Vol. 2 No. 6 (June, 1992) pp. 93-94
THE SUPREME COURT YEARBOOK: 1990-1991 by Joan Biskupic. Washington: Congressional Quarterly Inc., 1992. 232 pp. Cloth $29.95. Paper $ 12.95.
Reviewed by Donald W. Crowley, Department of Political Science, University of Idaho
Joan Biskupic's SUPREME COURT YEARBOOK: 1990-1991 is the second in what is planned to be a yearly account of the most recently completed Supreme Court term. The book provides an overview of the major developments on the Court, short summaries of all the Court's written decisions during the year, and longer excerpts of ten of the most important cases. The book also includes a brief preview of cases likely to be decided in the next term and concludes with a short description of Court procedures. An Appendix contains biographies of the current Justices and a glossary of legal terms.
The book seeks to provide an account of the Court's term in a manner that is accessible to students and non-specialists. In this I think Ms. Biskupic is largely successful. However, whether such a yearbook can be fully understood and appreciated without at least a reasonable background in past Supreme Court decision making is open to debate. As with any treatment of the yearly developments of an institution, there is the problem of historical context, although in a class this could be easily remedied by assignment of one of many texts that provides the type of historic overview necessary to give meaning to current developments.
Since the YEARBOOK is intended to be a review of the previous terms major developments the book doesn't really have a central thesis. In the first two chapters Biskupic does raise issues regarding recent appointments and the effect Justices Souter and Thomas are likely to have in solidifying the conservative majority on the Court. However, such themes are not really the point of the work and thus are not developed in any systematic way.
In the first chapter Ms. Biskupic's provides a brief overview of the political turmoil surrounding the Thomas nomination. Touching on the highpoints (or lowpoints) of the confirmation proceedings and the Anita Hill testimony, Biskupic's account is well done even though those who followed the dramatic hearings culminating in Thomas' confirmation will find nothing new or surprising.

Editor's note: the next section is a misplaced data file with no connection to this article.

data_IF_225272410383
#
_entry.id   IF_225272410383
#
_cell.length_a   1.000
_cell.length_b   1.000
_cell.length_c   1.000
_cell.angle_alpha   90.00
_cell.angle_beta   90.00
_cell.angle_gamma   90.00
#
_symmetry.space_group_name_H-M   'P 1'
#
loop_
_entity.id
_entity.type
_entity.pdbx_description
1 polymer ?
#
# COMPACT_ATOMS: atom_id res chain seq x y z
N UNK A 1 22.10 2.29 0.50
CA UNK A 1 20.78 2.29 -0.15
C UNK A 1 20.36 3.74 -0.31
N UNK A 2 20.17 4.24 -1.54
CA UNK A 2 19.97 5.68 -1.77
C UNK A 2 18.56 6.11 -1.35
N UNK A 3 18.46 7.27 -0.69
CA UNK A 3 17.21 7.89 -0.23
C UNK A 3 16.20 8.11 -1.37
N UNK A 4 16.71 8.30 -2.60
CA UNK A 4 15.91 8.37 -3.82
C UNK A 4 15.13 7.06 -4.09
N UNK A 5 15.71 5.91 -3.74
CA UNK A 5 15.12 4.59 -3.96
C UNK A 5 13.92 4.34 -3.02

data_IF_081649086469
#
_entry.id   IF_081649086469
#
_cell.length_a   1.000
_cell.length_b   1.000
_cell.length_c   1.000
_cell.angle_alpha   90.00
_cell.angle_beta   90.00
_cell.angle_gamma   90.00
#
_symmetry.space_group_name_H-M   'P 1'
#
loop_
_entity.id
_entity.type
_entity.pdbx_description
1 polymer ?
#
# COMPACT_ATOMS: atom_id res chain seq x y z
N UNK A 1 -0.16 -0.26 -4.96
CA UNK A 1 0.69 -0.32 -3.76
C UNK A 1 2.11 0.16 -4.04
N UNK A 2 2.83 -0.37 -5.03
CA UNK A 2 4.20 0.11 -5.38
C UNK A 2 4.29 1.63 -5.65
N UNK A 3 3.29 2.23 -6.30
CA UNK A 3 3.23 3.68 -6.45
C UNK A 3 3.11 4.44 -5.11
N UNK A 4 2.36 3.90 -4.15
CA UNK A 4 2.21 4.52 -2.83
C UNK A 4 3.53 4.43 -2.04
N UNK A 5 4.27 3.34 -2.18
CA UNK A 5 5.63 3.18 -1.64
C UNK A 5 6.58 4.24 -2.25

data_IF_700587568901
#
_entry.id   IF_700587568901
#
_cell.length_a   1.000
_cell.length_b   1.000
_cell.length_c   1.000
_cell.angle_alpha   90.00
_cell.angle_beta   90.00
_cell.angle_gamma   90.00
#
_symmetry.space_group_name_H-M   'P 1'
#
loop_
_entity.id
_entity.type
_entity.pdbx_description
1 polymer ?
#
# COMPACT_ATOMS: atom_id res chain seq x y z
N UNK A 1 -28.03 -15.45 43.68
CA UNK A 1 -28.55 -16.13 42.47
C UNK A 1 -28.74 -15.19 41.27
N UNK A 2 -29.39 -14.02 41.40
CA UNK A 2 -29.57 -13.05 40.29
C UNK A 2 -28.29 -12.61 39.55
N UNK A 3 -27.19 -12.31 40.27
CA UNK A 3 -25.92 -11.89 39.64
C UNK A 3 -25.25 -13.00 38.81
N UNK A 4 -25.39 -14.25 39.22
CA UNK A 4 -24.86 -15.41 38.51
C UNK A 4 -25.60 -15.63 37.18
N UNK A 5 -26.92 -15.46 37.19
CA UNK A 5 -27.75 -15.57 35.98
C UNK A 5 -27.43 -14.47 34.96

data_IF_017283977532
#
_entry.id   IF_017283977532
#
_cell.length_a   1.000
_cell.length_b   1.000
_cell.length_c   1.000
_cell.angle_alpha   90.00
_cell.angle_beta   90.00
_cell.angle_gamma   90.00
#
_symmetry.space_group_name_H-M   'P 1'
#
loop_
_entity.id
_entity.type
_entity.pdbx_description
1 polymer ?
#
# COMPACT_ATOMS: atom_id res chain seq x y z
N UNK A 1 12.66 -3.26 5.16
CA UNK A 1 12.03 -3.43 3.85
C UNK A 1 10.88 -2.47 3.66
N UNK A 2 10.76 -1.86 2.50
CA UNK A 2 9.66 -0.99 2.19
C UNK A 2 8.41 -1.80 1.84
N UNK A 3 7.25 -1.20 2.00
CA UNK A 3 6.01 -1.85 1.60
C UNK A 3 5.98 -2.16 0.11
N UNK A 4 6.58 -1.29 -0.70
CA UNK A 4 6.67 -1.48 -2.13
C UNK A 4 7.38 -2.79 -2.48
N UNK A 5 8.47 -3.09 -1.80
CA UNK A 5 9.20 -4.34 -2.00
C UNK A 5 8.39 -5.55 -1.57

The second chapter provides a very brief discussion of the growing conservatism of the Court and then slides into summaries of what Biskupic considers to be the most important cases decided by the Court during the 1990-1991 term. The summaries of major decisions are quite competently done, however anyone looking for analysis of the doctrinal trends or deeper significance of the decisions is likely to be disappointed.
The next two chapters constitute the bulk of the book. The third chapter provides brief summaries of the 112 signed opinions written by the Court last term. The decisions are grouped by general topic (Business Law, Criminal Law, Individual Rights, etc.) and each summary contains the Court vote and the majority holding. By summarizing all decisions Biskupic clearly provides a service since other Supreme Court updates have only covered a few selected cases. The fourth chapter contains somewhat longer excerpts from the ten major cases first discussed in chapter two. No doubt this can be a useful shelf resource to those who don't have ready access to U.S REPORTS or U.S LAW WEEK.
As a prelude to reviewing what's on the Court docket for this year, the fifth chapter contains a nice discussion of the current debate over Justice Scalia's attempt to get the Court to ignore legislative history and focus only on the actual language in determining the meaning of a statute. Biskupic notes but does not elaborate on the ideological effect of reading Congressional intent narrowly while allowing executive branch agencies in cases like RUST v. SULLIVAN broad scope to apply its understanding of Congressional intent.
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Such positioning by Scalia and his colleagues raises the question of whether they are really that sympathetic to executive branch prerogatives or are simply in tune with the ideological direction of executive branch decisions. Biskupic is certainly right to point to these developments in statutory interpretation as one of the more important trends to watch for as the Rehnquist Court begins to take on its own identity.
While Joan Biskupic's SUPREME COURT YEARBOOK doesn't pretend to supply a very detailed analysis of recent cases or larger decision making trends, it should nevertheless serve as a very handy reference for those who teach undergraduate courses focusing on the Supreme Court. I certainly plan to purchase future editions to use as a quick reference source. The book could also be used as a supplementary text for some courses, although I suspect the scarcity of analysis and historical context could be a major stumbling block to those with insufficient background.